Digital learning as schools stay closed in Uganda: Children raise a red flag.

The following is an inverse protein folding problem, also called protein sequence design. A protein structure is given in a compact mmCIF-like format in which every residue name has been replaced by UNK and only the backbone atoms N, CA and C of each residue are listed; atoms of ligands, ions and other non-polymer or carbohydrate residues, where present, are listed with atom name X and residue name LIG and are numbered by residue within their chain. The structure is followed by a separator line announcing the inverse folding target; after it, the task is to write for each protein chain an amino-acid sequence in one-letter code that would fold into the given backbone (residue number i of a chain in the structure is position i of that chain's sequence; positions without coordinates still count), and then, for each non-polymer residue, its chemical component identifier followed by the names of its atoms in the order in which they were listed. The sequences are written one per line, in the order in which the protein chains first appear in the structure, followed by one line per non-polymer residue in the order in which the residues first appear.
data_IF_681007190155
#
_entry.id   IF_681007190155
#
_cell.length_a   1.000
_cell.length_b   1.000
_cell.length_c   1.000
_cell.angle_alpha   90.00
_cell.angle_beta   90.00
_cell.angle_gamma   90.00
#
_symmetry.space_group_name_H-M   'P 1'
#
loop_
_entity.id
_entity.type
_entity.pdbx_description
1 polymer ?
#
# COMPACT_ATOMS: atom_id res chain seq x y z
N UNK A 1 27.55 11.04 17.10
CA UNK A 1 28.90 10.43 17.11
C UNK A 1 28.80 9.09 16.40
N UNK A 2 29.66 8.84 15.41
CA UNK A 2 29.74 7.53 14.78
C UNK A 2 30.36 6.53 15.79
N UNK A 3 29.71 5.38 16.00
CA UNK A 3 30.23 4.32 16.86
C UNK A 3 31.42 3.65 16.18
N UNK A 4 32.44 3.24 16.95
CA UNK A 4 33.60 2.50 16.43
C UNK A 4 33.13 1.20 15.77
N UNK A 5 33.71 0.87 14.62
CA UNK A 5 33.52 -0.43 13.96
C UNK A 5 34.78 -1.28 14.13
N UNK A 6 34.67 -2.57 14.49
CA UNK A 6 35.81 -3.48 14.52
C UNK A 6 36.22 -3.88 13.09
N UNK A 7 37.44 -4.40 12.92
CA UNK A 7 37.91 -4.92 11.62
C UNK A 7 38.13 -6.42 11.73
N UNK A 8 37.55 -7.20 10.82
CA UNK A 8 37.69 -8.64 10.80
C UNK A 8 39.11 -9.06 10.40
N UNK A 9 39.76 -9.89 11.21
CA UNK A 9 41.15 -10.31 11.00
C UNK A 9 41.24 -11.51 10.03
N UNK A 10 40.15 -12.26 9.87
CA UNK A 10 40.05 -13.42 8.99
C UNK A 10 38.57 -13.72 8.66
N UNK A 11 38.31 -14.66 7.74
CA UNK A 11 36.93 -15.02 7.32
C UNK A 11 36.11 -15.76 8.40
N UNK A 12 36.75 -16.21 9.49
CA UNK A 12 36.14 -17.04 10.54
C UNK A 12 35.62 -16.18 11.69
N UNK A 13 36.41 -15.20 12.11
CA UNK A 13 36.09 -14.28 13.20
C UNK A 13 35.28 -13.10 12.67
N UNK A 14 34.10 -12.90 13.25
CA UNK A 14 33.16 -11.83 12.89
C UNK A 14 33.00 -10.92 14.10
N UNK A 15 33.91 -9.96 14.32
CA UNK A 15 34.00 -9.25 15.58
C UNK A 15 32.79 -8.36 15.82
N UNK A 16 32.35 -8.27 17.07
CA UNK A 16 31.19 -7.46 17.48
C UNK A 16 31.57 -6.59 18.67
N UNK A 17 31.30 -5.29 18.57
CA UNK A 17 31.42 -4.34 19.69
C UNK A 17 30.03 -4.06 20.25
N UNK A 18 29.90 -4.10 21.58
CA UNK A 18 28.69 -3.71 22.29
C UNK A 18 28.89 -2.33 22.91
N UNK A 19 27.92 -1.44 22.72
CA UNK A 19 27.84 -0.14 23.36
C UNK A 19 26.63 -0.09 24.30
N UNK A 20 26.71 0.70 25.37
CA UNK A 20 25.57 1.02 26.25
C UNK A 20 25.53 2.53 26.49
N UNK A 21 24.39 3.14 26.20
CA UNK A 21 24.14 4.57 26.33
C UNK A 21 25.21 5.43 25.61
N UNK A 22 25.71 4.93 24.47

Children are calling upon government to ensure regulation of the digital learning platforms to safeguard them against harmful content as schools stay closed in Uganda. This comes ahead of the international day of the Girl child on11th October 2021 under the theme: Digital generation, our generation. It is now two years since schools were closed by government as a preventive measure against further spread of COVID 19, leaving many children with no access to physical classes, an opportunity to socialize with their peers, and stuck in homes. Addressing journalists ahead of the International Day for the Girl Child, the Children revealed that some digital platforms subject them to unpleasant content which distracts them from learning and therefore undermine their right to education. Paula Stacy Nakimuli, a member of High Sound for Children (HSC) Media club says whereas digital platforms would be an option for learning during the covid19 pandemic, the platforms are not entirely safe especially for the girl child. “Oooh those ads pop up while having a lesson, last time I was having my lesson Yes I admit…there was a porn ad, some can click on it to watch, exposing children to harmful content”- Paula recounted Joshua Muraya, another member of the HSC Media club, called on the government to ensure that online content is suitable for children to secure the digital learning platforms if they are to enjoy their right to education. “These ads are not really suitable for our young age, and these can really disrupt the lessons that are being conducted. I call out to the ministry of ICT and national guidance because they have to oversee making sure websites and apps where platforms are downloaded are safe” Joshua appealed Besides safety, the million-dollar question is who benefits from the digital teaching option? Ali Kiggundu is a senior two student at Kingstone High School and a member of the HSC media clubs. He explains that most children both in rural and urban areas cannot access the digital learning platforms including radio sets. Kiggundu paints a picture of a parent who must make a tough decision either to buy batteries for a radio set in order for a son/ daughter to attend a learning session on radio when the household has no basics like food or salt. This is not to mention that some households have no electricity but even those that have, many of them cannot afford electricity or even lack power. He goes on to indicate that accessibility to the digital teaching sessions is not only inaccessible to those in the rural or poor setting but it is equally a challenge for those in the urban areas as internet connection is not a guarantee coupled with the expensive internet Data. Noreen Fatima Alexandria another child who spoke to the media does not miss her words; she says that digitized learning is not enabling all Children to enjoy the right to Education in this Covid19 Pandemic. Her justification is that some children are sitting at home and not learning because the digital teaching is very expensive, schools are asking for a lot of money to avail these digital teaching services. “Digital teaching is not fair for all children across the country; students who cannot afford the digital teaching services are going to be subjected to the same assessment at the end of the school term with those who are studying via digital platforms” Noreen intimated. “Some of us go to government schools and a few of us go to private schools, you find that even private schools charge a lot of money like they charge 200,000 for the digital class per month which is very expensive, and if it expensive for this parent in the urban area then what about those in the rural area” Noreen adds. Godfrey Busobozi, the chairperson of the Coalition of Uganda Private School Teachers Association who concurs with the children’s concerns, says it is high time the government rethinks and ensures regulation of these digital platforms which are not compatible with Uganda’s situation for the enjoyment of the right to education. In his capacity as a teacher and a parent, Busobozi asks whether stakeholders including parents, guardians, teachers, and policymakers, really know the how to navigate the platforms. “Just as the children testified, who filters the content, the ministry of ICT, the ministry of Education doesn’t have control over those digital platforms to ensure that children do not consume adult content?” -Mr Busobozi asks. Busobozi further wonders whether there was any sensitization for the children across country on how they can use the gadgets in this era of e-learning and whether the government designed programs specifically for use in this kind of education. “If we are not careful and we do not pay attention to this e-learning, we are likely to cause a lot of problems that what we are solving”-Busobozi warns It is against these experiences that the children urge relevant government authorities to ensure all children enjoy their right to education by availing practical modalities instead of relying on Digital learning that is not applicable for most Ugandan children.

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